In addition to taking these courses, most criminology majors also have to take an unpaid internship for class credit with a local police agency or other criminal justice organization. This internship usually comes near the end of your degree program and may prove to be even more educational than some of your courses. However, you will need the benefits of your education to understand the demands of the job.

Depending on the nature of your degree, you may need to take a final "capstone" course utilizing all of the study you've done up to that point and preparing you for the real world as a criminologist. For advanced degrees, this is less of a course requirement and more like a thesis study that will require a dissertation before your college professors.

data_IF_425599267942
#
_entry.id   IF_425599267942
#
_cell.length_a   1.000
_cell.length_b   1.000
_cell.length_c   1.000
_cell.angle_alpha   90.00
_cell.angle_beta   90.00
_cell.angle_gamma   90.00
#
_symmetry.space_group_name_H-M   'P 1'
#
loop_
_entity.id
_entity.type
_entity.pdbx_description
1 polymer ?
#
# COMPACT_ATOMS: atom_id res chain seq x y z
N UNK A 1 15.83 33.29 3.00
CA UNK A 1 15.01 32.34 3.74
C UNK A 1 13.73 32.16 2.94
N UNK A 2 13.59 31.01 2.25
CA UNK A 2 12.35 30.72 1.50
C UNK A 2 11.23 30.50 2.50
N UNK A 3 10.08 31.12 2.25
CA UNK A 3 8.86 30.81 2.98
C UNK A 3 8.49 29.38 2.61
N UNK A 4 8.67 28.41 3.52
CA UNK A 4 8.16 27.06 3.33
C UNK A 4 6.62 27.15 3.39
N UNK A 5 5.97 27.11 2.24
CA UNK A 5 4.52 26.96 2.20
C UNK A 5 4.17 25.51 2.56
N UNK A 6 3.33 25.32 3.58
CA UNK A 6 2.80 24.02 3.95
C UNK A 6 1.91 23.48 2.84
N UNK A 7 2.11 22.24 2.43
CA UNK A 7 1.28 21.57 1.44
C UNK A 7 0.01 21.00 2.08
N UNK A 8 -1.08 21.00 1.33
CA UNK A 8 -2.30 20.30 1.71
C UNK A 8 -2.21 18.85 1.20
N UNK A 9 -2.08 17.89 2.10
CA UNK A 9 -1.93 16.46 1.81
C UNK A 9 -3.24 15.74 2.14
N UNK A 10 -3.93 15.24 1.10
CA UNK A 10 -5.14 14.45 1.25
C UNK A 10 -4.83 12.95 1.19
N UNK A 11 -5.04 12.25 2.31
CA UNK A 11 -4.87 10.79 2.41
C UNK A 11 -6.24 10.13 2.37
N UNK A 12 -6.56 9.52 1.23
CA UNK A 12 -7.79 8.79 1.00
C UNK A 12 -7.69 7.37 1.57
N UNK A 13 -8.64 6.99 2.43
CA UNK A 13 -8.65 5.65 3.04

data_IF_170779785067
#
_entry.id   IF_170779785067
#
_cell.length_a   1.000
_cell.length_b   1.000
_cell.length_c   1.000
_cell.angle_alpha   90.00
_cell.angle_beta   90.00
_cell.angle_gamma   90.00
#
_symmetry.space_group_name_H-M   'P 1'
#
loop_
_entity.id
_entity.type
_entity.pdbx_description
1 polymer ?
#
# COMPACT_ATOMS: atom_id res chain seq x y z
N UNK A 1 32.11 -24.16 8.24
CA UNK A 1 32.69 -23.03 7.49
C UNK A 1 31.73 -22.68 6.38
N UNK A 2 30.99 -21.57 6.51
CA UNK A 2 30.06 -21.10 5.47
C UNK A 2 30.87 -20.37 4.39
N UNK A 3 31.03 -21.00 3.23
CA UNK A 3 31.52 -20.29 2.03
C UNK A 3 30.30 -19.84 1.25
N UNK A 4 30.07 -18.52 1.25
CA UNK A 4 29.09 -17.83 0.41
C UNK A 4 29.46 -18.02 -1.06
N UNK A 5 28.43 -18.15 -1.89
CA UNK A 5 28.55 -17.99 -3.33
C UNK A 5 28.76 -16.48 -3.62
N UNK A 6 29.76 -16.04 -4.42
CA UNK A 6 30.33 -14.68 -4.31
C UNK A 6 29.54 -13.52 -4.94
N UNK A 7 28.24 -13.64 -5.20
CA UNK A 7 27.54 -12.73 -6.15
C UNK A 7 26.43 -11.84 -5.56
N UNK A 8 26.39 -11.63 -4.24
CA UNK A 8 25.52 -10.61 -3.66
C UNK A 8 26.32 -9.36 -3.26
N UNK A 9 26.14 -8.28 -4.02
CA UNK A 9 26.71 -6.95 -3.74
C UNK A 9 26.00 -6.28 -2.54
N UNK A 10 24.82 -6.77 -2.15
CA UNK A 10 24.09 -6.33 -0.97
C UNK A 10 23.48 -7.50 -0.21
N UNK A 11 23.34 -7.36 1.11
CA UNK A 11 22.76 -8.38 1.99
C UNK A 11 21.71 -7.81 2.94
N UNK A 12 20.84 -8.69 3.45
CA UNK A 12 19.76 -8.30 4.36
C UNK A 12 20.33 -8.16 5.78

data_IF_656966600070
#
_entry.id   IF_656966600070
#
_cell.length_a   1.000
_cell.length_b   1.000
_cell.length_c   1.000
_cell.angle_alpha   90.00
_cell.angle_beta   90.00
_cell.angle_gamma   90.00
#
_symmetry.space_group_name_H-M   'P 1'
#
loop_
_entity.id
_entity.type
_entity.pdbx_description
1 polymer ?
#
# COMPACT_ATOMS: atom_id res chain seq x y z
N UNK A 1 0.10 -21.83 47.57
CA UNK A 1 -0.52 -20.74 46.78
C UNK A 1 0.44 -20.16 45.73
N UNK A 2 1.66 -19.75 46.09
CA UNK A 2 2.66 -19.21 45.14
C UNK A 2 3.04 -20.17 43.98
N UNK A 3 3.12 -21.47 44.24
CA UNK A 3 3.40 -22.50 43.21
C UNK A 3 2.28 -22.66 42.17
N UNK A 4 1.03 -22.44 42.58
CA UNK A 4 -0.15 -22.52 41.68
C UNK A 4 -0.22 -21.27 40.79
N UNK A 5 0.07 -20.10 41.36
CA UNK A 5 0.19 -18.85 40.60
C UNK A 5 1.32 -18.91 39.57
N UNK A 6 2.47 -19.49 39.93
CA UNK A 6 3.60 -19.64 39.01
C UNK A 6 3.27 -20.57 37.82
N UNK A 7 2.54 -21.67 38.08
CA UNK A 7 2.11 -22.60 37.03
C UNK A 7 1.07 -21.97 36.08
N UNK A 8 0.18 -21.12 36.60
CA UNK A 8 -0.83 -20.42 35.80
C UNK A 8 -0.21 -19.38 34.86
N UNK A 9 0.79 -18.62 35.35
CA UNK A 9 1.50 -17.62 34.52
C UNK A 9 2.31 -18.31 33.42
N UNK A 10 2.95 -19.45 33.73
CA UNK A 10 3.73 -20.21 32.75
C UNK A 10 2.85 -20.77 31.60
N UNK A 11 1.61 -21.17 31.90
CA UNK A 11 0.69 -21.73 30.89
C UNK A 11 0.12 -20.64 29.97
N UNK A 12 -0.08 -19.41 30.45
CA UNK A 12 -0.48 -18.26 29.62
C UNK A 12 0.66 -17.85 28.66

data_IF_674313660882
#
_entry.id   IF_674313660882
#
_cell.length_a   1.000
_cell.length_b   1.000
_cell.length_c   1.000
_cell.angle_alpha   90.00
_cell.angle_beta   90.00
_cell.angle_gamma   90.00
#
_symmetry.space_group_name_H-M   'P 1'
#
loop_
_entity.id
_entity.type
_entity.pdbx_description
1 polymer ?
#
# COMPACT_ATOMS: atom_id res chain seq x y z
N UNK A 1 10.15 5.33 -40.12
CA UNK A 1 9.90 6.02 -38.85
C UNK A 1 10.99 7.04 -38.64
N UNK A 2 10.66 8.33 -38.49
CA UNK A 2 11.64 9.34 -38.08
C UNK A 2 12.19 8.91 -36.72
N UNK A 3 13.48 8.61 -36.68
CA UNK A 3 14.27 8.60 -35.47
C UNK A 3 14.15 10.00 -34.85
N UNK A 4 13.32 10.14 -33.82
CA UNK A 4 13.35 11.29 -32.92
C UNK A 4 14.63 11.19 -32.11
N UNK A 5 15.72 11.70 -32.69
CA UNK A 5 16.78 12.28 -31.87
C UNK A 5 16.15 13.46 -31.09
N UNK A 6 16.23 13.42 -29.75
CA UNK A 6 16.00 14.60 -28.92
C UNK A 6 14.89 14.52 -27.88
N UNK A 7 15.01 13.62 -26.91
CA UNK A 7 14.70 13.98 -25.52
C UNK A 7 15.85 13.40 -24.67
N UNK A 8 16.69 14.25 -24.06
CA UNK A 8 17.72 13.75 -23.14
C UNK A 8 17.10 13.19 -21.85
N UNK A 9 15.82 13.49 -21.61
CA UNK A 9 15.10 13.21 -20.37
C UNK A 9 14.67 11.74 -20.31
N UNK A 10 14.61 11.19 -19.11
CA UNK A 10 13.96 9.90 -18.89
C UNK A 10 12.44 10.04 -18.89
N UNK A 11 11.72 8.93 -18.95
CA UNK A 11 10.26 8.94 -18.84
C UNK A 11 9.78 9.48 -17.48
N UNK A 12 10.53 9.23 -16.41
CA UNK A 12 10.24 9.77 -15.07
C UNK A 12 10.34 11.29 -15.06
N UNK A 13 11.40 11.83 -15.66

Useful Criminologist Careers and Resources Links

In the end, criminology can be a rewarding and interesting line of work, especially for those with a natural inclination to analyze trends and criminal behavior and to look at things from a psychological perspective. As a criminologist, you can help end crime sprees and catch criminals at large. Watching shows such as "CSI" may not fully prepare you for this line of work, but with the proper education, training, and inclination, a career as a criminologist can be the perfect fit for many individuals.